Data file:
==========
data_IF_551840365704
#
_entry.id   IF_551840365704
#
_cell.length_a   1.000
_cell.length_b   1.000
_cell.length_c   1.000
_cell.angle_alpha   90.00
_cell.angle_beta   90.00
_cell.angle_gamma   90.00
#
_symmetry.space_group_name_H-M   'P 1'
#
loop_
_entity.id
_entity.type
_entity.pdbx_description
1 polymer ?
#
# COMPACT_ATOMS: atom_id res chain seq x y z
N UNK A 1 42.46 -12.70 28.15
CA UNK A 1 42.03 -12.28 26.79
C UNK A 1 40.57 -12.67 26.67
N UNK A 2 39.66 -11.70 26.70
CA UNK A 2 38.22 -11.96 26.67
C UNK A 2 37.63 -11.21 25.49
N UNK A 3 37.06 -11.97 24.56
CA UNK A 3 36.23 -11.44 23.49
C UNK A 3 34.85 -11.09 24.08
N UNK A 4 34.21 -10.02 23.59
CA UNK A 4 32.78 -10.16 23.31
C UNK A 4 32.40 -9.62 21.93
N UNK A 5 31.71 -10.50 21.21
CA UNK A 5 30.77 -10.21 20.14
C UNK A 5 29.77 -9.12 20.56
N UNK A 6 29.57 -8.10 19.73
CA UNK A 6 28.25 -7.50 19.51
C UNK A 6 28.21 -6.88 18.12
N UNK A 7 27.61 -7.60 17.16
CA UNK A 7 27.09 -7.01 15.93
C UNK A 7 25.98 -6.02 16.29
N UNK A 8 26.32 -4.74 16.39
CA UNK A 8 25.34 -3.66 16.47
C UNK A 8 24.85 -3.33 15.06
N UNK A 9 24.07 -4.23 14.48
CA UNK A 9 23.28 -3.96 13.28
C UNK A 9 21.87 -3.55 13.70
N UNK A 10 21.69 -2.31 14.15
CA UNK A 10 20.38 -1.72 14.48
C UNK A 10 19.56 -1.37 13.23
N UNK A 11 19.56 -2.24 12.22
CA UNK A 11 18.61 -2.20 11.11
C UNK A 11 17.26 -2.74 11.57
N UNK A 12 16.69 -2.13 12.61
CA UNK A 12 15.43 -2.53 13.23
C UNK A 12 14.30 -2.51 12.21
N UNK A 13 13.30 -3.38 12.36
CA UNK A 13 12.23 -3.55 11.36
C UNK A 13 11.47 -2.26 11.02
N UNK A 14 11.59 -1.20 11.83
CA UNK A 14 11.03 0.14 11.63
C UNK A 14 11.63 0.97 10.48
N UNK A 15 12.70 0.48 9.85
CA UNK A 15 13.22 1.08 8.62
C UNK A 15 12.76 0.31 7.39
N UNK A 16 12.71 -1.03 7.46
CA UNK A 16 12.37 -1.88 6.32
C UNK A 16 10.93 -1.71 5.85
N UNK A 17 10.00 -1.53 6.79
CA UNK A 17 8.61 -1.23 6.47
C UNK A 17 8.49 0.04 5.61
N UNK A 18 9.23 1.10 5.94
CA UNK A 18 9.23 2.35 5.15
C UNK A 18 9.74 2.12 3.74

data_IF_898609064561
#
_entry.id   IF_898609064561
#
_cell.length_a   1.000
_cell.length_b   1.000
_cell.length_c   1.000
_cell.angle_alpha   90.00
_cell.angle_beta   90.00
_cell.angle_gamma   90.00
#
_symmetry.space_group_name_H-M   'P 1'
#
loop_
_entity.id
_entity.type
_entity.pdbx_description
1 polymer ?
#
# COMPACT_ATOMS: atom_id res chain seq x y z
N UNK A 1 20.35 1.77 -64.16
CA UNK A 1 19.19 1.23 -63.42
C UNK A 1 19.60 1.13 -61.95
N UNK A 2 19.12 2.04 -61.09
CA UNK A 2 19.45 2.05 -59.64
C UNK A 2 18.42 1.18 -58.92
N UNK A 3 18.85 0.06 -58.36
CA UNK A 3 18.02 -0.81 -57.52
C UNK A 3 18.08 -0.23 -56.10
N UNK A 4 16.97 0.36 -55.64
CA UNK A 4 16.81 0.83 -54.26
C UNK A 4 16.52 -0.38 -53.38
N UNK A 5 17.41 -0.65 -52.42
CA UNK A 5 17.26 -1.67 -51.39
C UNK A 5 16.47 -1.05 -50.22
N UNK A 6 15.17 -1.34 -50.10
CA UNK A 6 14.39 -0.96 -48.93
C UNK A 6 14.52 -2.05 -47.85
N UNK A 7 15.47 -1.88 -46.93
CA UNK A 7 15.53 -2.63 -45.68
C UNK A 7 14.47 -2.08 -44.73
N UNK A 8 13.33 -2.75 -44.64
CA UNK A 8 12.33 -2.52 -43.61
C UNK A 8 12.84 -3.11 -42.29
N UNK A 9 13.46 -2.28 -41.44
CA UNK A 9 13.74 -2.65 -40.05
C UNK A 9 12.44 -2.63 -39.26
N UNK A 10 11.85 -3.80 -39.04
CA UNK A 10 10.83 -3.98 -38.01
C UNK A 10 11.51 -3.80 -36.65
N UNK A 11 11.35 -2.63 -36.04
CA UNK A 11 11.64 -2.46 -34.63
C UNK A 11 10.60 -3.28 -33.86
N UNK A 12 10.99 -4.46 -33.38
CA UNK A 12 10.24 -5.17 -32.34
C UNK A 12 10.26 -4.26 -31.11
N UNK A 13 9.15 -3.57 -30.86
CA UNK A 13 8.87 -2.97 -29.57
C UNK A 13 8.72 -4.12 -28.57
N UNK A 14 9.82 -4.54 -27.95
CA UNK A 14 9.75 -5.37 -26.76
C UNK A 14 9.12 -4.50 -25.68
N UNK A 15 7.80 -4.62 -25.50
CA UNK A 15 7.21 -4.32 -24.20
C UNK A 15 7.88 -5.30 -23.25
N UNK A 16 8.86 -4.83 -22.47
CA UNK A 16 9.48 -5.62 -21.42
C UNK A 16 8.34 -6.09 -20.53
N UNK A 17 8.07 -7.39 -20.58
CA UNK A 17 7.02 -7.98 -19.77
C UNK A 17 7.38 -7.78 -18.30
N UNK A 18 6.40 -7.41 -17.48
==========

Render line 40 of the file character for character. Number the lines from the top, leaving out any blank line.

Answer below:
CA UNK A 7 27.09 -7.01 15.93